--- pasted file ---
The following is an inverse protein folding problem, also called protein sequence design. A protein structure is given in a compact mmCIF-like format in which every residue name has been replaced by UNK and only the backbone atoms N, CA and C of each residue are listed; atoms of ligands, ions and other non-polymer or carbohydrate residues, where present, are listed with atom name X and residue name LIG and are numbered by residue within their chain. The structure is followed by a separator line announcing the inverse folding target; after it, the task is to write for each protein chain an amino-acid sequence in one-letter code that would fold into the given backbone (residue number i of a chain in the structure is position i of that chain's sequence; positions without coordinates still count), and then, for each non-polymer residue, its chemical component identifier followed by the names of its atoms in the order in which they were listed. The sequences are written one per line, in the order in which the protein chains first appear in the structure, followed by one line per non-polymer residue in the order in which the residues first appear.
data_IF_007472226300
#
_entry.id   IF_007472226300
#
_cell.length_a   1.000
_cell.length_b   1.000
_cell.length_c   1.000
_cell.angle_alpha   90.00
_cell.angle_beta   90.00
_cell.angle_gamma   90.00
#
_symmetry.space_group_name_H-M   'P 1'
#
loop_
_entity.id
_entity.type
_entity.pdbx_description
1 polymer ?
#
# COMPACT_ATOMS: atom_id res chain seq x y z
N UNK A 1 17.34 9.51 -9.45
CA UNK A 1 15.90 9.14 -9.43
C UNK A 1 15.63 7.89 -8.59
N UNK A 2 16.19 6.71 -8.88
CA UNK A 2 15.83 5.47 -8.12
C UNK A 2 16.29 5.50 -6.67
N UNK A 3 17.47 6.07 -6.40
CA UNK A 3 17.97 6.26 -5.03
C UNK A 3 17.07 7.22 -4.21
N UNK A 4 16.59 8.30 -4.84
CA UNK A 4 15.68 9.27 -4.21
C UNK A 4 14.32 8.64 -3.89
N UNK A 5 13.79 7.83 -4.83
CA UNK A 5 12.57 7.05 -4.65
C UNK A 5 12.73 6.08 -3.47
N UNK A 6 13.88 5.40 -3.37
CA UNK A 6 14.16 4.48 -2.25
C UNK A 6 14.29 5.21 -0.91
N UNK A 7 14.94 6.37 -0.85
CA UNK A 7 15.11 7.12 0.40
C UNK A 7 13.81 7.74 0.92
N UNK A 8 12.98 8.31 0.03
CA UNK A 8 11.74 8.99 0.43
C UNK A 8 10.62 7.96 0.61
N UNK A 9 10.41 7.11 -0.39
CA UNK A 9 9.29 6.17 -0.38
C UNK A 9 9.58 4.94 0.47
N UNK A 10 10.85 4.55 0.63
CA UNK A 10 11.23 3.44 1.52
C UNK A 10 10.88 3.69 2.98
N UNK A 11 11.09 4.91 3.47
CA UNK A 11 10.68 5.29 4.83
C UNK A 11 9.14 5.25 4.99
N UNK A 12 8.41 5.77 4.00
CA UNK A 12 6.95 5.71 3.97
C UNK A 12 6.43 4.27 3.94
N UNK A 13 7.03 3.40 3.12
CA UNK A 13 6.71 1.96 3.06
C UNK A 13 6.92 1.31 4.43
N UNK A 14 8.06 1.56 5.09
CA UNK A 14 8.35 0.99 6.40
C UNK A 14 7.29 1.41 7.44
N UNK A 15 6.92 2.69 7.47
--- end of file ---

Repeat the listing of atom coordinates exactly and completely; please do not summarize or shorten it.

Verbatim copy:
The following is an inverse protein folding problem, also called protein sequence design. A protein structure is given in a compact mmCIF-like format in which every residue name has been replaced by UNK and only the backbone atoms N, CA and C of each residue are listed; atoms of ligands, ions and other non-polymer or carbohydrate residues, where present, are listed with atom name X and residue name LIG and are numbered by residue within their chain. The structure is followed by a separator line announcing the inverse folding target; after it, the task is to write for each protein chain an amino-acid sequence in one-letter code that would fold into the given backbone (residue number i of a chain in the structure is position i of that chain's sequence; positions without coordinates still count), and then, for each non-polymer residue, its chemical component identifier followed by the names of its atoms in the order in which they were listed. The sequences are written one per line, in the order in which the protein chains first appear in the structure, followed by one line per non-polymer residue in the order in which the residues first appear.
data_IF_007472226300
#
_entry.id   IF_007472226300
#
_cell.length_a   1.000
_cell.length_b   1.000
_cell.length_c   1.000
_cell.angle_alpha   90.00
_cell.angle_beta   90.00
_cell.angle_gamma   90.00
#
_symmetry.space_group_name_H-M   'P 1'
#
loop_
_entity.id
_entity.type
_entity.pdbx_description
1 polymer ?
#
# COMPACT_ATOMS: atom_id res chain seq x y z
N UNK A 1 17.34 9.51 -9.45
CA UNK A 1 15.90 9.14 -9.43
C UNK A 1 15.63 7.89 -8.59
N UNK A 2 16.19 6.71 -8.88
CA UNK A 2 15.83 5.47 -8.12
C UNK A 2 16.29 5.50 -6.67
N UNK A 3 17.47 6.07 -6.40
CA UNK A 3 17.97 6.26 -5.03
C UNK A 3 17.07 7.22 -4.21
N UNK A 4 16.59 8.30 -4.84
CA UNK A 4 15.68 9.27 -4.21
C UNK A 4 14.32 8.64 -3.89
N UNK A 5 13.79 7.83 -4.83
CA UNK A 5 12.57 7.05 -4.65
C UNK A 5 12.73 6.08 -3.47
N UNK A 6 13.88 5.40 -3.37
CA UNK A 6 14.16 4.48 -2.25
C UNK A 6 14.29 5.21 -0.91
N UNK A 7 14.94 6.37 -0.85
CA UNK A 7 15.11 7.12 0.40
C UNK A 7 13.81 7.74 0.92
N UNK A 8 12.98 8.31 0.03
CA UNK A 8 11.74 8.99 0.43
C UNK A 8 10.62 7.96 0.61
N UNK A 9 10.41 7.11 -0.39
CA UNK A 9 9.29 6.17 -0.38
C UNK A 9 9.58 4.94 0.47
N UNK A 10 10.85 4.55 0.63
CA UNK A 10 11.23 3.44 1.52
C UNK A 10 10.88 3.69 2.98
N UNK A 11 11.09 4.91 3.47
CA UNK A 11 10.68 5.29 4.83
C UNK A 11 9.14 5.25 4.99
N UNK A 12 8.41 5.77 4.00
CA UNK A 12 6.95 5.71 3.97
C UNK A 12 6.43 4.27 3.94
N UNK A 13 7.03 3.40 3.12
CA UNK A 13 6.71 1.96 3.06
C UNK A 13 6.92 1.31 4.43
N UNK A 14 8.06 1.56 5.09
CA UNK A 14 8.35 0.99 6.40
C UNK A 14 7.29 1.41 7.44
N UNK A 15 6.92 2.69 7.47